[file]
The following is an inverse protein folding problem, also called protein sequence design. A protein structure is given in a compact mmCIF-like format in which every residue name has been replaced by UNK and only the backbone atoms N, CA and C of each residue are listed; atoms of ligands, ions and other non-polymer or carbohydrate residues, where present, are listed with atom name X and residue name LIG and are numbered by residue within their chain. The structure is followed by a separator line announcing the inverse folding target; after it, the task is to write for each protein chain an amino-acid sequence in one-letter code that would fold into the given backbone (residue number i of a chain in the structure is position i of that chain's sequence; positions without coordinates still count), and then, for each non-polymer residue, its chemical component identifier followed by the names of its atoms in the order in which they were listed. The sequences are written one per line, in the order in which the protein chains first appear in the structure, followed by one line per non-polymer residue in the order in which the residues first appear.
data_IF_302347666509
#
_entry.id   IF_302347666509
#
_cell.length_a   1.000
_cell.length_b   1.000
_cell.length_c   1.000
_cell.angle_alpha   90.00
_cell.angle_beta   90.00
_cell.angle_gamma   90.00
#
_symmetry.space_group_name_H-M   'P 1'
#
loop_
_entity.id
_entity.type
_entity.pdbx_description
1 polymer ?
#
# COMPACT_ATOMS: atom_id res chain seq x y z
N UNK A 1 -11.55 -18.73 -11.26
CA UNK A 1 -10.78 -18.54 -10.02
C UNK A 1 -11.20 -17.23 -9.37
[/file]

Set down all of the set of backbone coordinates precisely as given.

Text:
The following is an inverse protein folding problem, also called protein sequence design. A protein structure is given in a compact mmCIF-like format in which every residue name has been replaced by UNK and only the backbone atoms N, CA and C of each residue are listed; atoms of ligands, ions and other non-polymer or carbohydrate residues, where present, are listed with atom name X and residue name LIG and are numbered by residue within their chain. The structure is followed by a separator line announcing the inverse folding target; after it, the task is to write for each protein chain an amino-acid sequence in one-letter code that would fold into the given backbone (residue number i of a chain in the structure is position i of that chain's sequence; positions without coordinates still count), and then, for each non-polymer residue, its chemical component identifier followed by the names of its atoms in the order in which they were listed. The sequences are written one per line, in the order in which the protein chains first appear in the structure, followed by one line per non-polymer residue in the order in which the residues first appear.
data_IF_302347666509
#
_entry.id   IF_302347666509
#
_cell.length_a   1.000
_cell.length_b   1.000
_cell.length_c   1.000
_cell.angle_alpha   90.00
_cell.angle_beta   90.00
_cell.angle_gamma   90.00
#
_symmetry.space_group_name_H-M   'P 1'
#
loop_
_entity.id
_entity.type
_entity.pdbx_description
1 polymer ?
#
# COMPACT_ATOMS: atom_id res chain seq x y z
N UNK A 1 -11.55 -18.73 -11.26
CA UNK A 1 -10.78 -18.54 -10.02
C UNK A 1 -11.20 -17.23 -9.37